As CBS2's John Dias reported, they're arguing over just how much of a problem crime actually is in the city's subway system.
"It's getting really bad out there," Middle Village, Queens resident Gurhan Heinert told Dias.
He said it's not the pandemic that scares him on the subway, it's the violence.
"I do not take it at night. I get in a cab or I'll find another alternative," he said.
While NYPD stats show crime is down 53% in the subway year to date, MTA officials say since ridership has declined during the pandemic, crimes per rider have gone up and felony assaults spiked in March, as well.
"The police is there, they're doing a great job, but there is something else more that they need to do for homeless," said Jackson Heights resident Nancy Viola.
Now, the two organizations seem to be playing the blame game.
NYPD Transit Chief Kathleen O'Rielly says transit officials are "fearmongering" and need to stop, but MTA officials are adamant that is not the case.
"No one is saying the crime is rampant and out of control in the subway," Transit Authority Interim President Sarah Feinberg said. "We're just trying to get it into a better place. The next three to six months are critical, in terms of getting ridership back."
"What we're doing is we're listening to our customers," said MTA Chairman and CEO Pat Foye.
Foye pointed to a recent survey conducted by the Transit Authority showing 87% of riders are still worried.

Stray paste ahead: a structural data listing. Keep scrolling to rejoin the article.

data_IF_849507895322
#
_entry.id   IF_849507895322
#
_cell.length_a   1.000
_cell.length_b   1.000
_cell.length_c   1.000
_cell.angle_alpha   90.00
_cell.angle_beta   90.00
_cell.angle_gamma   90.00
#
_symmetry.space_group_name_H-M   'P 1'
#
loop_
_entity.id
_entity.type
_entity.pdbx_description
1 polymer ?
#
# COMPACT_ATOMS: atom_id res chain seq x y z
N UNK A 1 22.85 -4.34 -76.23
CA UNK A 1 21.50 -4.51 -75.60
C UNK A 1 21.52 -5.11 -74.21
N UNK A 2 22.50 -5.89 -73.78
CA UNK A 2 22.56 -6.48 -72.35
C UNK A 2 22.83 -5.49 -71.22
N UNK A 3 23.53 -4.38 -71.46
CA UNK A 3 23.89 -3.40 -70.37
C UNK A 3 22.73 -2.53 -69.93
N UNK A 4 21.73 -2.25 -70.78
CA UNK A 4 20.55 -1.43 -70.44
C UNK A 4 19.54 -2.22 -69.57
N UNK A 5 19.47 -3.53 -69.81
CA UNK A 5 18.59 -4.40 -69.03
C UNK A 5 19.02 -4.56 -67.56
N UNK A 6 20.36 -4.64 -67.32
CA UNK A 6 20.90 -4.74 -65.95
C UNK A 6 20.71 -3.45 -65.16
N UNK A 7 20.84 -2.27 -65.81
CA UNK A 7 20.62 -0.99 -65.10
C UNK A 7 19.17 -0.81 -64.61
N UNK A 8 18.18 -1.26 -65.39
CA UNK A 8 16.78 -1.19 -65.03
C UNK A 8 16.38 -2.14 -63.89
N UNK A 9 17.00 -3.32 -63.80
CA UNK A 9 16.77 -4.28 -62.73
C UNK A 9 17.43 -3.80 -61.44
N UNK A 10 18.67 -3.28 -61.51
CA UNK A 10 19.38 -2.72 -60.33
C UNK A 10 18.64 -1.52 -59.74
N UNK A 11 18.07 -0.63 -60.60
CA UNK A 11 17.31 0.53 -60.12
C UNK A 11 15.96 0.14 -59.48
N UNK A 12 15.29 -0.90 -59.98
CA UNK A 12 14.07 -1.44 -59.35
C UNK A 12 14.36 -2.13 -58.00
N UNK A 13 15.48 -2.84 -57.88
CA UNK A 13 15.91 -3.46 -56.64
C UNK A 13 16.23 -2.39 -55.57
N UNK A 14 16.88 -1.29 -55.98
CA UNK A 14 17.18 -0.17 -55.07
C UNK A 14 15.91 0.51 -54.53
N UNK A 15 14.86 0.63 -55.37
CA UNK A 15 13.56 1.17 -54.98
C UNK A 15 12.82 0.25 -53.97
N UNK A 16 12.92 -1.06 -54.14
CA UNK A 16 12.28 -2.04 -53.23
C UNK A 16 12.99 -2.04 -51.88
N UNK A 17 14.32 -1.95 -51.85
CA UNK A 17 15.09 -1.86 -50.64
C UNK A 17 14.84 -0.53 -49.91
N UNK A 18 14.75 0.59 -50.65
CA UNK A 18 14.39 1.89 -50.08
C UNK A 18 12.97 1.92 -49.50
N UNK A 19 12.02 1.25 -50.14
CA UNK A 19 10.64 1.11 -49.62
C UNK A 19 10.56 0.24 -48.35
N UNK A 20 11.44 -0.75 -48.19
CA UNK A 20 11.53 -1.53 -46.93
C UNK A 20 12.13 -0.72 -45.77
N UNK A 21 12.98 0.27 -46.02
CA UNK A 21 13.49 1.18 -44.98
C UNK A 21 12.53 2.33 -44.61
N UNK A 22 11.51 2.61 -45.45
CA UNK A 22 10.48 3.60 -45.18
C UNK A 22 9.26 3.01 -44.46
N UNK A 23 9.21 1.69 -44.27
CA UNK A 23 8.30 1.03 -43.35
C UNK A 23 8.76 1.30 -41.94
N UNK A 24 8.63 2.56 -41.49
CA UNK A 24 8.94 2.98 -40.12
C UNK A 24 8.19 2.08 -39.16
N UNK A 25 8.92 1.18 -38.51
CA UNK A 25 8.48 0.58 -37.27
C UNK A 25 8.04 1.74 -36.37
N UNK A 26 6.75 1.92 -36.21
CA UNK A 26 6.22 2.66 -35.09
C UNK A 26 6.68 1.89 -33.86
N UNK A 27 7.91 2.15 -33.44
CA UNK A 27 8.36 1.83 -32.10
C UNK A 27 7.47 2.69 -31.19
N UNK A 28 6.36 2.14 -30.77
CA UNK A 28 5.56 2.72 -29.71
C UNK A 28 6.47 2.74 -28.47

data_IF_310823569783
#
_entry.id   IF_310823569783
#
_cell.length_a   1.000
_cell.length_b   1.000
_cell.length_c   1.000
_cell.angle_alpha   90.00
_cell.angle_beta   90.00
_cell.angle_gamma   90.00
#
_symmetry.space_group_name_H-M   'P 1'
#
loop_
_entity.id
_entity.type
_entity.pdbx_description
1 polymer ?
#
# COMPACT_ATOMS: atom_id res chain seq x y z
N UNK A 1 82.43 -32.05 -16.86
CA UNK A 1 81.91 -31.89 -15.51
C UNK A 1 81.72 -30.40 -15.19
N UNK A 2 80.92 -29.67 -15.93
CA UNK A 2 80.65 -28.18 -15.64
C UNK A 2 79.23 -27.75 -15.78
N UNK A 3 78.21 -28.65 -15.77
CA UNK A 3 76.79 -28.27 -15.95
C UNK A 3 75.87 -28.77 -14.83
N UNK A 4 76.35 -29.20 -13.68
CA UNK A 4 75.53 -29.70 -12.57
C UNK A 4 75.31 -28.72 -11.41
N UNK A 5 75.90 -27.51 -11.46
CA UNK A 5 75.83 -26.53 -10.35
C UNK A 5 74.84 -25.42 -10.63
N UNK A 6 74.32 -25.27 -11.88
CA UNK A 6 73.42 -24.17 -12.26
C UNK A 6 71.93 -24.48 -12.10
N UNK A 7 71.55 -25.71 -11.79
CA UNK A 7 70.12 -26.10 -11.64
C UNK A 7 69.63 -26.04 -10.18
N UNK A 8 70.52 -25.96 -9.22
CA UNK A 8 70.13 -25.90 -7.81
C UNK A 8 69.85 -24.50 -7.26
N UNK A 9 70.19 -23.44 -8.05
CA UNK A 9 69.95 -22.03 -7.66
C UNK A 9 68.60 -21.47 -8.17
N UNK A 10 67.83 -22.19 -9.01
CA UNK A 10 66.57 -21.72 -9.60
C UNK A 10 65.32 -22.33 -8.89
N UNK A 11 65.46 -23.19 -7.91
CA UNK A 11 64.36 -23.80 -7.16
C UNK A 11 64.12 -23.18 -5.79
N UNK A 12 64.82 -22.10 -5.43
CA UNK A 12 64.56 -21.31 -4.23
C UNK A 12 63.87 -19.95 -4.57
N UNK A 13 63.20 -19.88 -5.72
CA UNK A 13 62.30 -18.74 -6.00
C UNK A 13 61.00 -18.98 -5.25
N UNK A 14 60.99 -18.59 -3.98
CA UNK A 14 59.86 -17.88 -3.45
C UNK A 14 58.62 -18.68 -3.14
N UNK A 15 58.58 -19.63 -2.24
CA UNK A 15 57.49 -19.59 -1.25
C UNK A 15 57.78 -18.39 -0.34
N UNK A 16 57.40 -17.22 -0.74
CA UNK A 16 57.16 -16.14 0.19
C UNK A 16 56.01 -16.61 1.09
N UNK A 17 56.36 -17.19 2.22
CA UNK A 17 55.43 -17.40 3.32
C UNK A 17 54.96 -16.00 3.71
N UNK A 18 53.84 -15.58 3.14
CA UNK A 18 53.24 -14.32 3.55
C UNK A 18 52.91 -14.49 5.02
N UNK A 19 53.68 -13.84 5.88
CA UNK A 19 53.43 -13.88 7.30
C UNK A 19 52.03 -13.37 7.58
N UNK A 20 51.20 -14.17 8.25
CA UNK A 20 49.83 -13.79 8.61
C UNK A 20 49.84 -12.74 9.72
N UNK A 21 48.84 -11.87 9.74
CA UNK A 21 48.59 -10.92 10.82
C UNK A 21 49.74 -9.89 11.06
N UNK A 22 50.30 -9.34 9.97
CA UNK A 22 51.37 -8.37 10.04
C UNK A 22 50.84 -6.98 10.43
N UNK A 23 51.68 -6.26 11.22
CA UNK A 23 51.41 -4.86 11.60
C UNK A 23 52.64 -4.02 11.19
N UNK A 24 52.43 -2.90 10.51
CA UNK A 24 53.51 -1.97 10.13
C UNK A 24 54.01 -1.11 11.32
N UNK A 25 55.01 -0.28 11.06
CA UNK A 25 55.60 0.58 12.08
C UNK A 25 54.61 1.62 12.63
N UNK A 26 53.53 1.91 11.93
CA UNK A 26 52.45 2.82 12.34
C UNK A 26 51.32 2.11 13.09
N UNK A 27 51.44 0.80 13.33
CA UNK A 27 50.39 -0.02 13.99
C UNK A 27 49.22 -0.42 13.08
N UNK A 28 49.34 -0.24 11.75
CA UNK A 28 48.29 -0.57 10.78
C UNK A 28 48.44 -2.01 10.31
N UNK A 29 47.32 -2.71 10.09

"We've surveyed 33,000 of our customers, and customers are saying they're concerned about crime and harassment. The same thing is true with respect to our employees," he added.
This comes as other parts of the city are also trying to bounce back.
Business hubs will soon get more police, starting with Times Square, for a safe economic recovery in the areas that bring a lot of money into the city. Times Square accounts for 15% of the city's economy - $58 billion.
"New York City is not going to recover unless Midtown and Times Square recover," said Times Square Alliance Acting President Tom Harris.
The city is also rolling out its Safe Summer NYC plan in hopes of convincing gang members to trade in violent behavior for jobs and sports. Critics say the city should be focusing more on arrests.
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